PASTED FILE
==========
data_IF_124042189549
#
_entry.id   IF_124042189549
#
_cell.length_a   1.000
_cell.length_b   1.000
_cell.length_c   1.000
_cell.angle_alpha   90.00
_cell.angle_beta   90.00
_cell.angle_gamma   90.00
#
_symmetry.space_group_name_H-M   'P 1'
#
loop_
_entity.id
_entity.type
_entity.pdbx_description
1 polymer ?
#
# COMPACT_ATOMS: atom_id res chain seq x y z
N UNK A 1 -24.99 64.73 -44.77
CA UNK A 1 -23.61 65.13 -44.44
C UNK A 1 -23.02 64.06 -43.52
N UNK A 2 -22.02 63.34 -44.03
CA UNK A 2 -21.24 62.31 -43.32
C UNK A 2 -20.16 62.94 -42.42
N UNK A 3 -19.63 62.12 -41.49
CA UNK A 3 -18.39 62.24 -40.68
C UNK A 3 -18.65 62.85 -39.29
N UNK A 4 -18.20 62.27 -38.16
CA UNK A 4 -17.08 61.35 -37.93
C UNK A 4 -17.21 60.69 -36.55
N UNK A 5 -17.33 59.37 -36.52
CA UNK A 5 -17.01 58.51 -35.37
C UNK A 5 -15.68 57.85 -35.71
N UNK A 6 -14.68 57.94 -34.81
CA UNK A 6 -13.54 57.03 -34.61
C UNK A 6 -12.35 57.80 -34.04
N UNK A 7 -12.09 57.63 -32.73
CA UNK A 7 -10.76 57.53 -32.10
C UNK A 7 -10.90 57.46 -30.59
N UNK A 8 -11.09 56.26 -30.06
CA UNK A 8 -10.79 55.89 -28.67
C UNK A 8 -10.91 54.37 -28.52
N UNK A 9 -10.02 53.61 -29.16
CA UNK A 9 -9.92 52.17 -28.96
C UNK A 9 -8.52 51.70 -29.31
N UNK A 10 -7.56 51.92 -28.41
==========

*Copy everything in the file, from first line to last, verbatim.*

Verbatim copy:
data_IF_124042189549
#
_entry.id   IF_124042189549
#
_cell.length_a   1.000
_cell.length_b   1.000
_cell.length_c   1.000
_cell.angle_alpha   90.00
_cell.angle_beta   90.00
_cell.angle_gamma   90.00
#
_symmetry.space_group_name_H-M   'P 1'
#
loop_
_entity.id
_entity.type
_entity.pdbx_description
1 polymer ?
#
# COMPACT_ATOMS: atom_id res chain seq x y z
N UNK A 1 -24.99 64.73 -44.77
CA UNK A 1 -23.61 65.13 -44.44
C UNK A 1 -23.02 64.06 -43.52
N UNK A 2 -22.02 63.34 -44.03
CA UNK A 2 -21.24 62.31 -43.32
C UNK A 2 -20.16 62.94 -42.42
N UNK A 3 -19.63 62.12 -41.49
CA UNK A 3 -18.39 62.24 -40.68
C UNK A 3 -18.65 62.85 -39.29
N UNK A 4 -18.20 62.27 -38.16
CA UNK A 4 -17.08 61.35 -37.93
C UNK A 4 -17.21 60.69 -36.55
N UNK A 5 -17.33 59.37 -36.52
CA UNK A 5 -17.01 58.51 -35.37
C UNK A 5 -15.68 57.85 -35.71
N UNK A 6 -14.68 57.94 -34.81
CA UNK A 6 -13.54 57.03 -34.61
C UNK A 6 -12.35 57.80 -34.04
N UNK A 7 -12.09 57.63 -32.73
CA UNK A 7 -10.76 57.53 -32.10
C UNK A 7 -10.90 57.46 -30.59
N UNK A 8 -11.09 56.26 -30.06
CA UNK A 8 -10.79 55.89 -28.67
C UNK A 8 -10.91 54.37 -28.52
N UNK A 9 -10.02 53.61 -29.16
CA UNK A 9 -9.92 52.17 -28.96
C UNK A 9 -8.52 51.70 -29.31
N UNK A 10 -7.56 51.92 -28.41